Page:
Where collection of the taxpayer’s liability from the assets and income of the nonliable spouse is permitted by applicable state law (for example, under state community property laws), the assets and income of the nonliable spouse are considered in determining the amount of an adequate offer except to the extent that the taxpayer and the nonliable spouse demonstrate that collection of such assets and income would have a material and adverse impact on the standard of living of the taxpayer, the nonliable spouse, and their dependents (Regulation Section 301.7122-1(c)(2)(ii)(B)).
In Campbell v. Commissioner, Tax Court Memorandum 2019-4, the Tax Court held that an IRS Appeals officer abused her discretion in a collections due process hearing by rejecting a taxpayer’s Offer in Compromise. The court found that the Appeals officer improperly included assets held by an irrevocable grantor trust in the taxpayer’s reasonable collection potential and failed to consider relevant facts in determining that the taxpayer wasted his wealth in investments in an effort to deprive the government of funds.
In Snipes v. Commissioner, Tax Court Memorandum 2018-184, the Tax Court rejected the taxpayer’s argument that a settlement officer (SO) abused her discretion by failing to determine the taxpayer’s exact reasonable collection potential. The Tax Court found that the Internal Revenue Manual does not require the Appeals Office to calculate an reasonable collection potential with the level of precision suggested by the taxpayer and that, given the disparity between the taxpayer’s Offer in Compromise and the settlement officer‘s calculation of his reasonable collection potential, among other factors, the settlement officer (SO) was justified in rejecting the taxpayer’s offer. However, in Moore v. Commissioner, Tax Court Memorandum 2019-129, the Tax Court held that an settlement officer (SO) abused his discretion by attempting to collect by levy unpaid trust fund recovery penalties from the taxpayer. The court found that the settlement officer (SO) did not properly verify that an IRS office, which terminated an Offer in Compromise that the taxpayer had in effect, had followed the administrative procedures for terminating the Offer in Compromise and the settlement officer’s failure to properly verify such information was an abuse of discretion.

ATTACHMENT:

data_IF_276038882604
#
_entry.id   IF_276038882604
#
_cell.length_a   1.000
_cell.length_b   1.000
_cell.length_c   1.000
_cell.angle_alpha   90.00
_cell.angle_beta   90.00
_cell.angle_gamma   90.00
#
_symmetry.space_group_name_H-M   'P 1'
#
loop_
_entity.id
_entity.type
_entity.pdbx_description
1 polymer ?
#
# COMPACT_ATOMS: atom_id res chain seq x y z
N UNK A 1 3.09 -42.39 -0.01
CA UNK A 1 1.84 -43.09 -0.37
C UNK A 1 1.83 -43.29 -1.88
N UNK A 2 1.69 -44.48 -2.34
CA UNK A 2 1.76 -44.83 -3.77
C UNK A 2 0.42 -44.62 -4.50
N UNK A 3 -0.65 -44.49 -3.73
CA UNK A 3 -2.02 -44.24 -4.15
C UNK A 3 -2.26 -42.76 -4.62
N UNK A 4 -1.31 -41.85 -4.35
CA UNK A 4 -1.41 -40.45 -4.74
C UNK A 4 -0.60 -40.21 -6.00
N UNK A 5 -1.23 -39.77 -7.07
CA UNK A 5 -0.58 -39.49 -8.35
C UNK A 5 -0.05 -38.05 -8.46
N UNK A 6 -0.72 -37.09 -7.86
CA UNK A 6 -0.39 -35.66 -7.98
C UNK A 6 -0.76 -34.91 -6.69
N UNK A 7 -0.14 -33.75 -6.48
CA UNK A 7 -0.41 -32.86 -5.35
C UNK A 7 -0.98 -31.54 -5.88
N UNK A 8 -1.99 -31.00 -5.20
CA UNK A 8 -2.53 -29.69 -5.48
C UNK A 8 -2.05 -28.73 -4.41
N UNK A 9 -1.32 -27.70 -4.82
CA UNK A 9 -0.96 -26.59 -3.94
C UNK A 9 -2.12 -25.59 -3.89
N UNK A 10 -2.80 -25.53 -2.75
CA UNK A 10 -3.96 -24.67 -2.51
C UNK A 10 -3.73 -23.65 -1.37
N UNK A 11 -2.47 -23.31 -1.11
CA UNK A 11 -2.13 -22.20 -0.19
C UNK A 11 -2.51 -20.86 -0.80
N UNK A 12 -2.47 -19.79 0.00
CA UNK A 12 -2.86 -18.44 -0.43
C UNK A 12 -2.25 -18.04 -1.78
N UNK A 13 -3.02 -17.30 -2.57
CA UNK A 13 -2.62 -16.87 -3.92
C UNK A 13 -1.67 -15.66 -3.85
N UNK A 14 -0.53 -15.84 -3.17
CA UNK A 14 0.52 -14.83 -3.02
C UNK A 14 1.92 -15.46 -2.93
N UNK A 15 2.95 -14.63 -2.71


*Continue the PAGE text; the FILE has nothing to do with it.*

In Reed v. Commissioner, 141 Tax Court No. 7 (2013), the Tax Court was asked whether the IRS can be required to reopen an Offer in Compromise based on doubt as to collectibility that the IRS had returned to the taxpayer as unprocessable years before a collection due process hearing began. The question involved the interaction of Code Section 7122 and Code Section 6330 and the consequences that flow from the IRS’s rejecting an Offer in Compromise versus returning an Offer in Compromise. In this case, the taxpayer was asking that the IRS consider in the current year an offer based on doubt as to collectibility submitted three years earlier. Taxpayers must submit current financial data when proposing an Offer in Compromise based on doubt as to collectibility and, the Tax Court said, allowing the IRS to evaluate an Offer in Compromise based on doubt as to collectibility using the taxpayer’s past financial circumstances would impermissibly expand the IRS’s authority.
In Churchill v. Commissioner, Tax Court Memorandum 2011-182, the IRS considered the income of a taxpayer’s spouse when calculating the amount the taxpayer could afford to pay the IRS for back taxes. Even though the couple did not file joint returns, the fact that they lived in a community property state was enough to allow the IRS to include the spouse’s income in the calculation. The Tax Court held that this was acceptable and rejected the taxpayer’s argument that his wife’s income shouldn’t be considered because theirs was a marriage of convenience – he had married her only for her health insurance. However, after the taxpayer’s wife left him, the Tax Court remanded the case back to the IRS for revised calculations of the amount the taxpayer could afford to pay due to “changed circumstances.”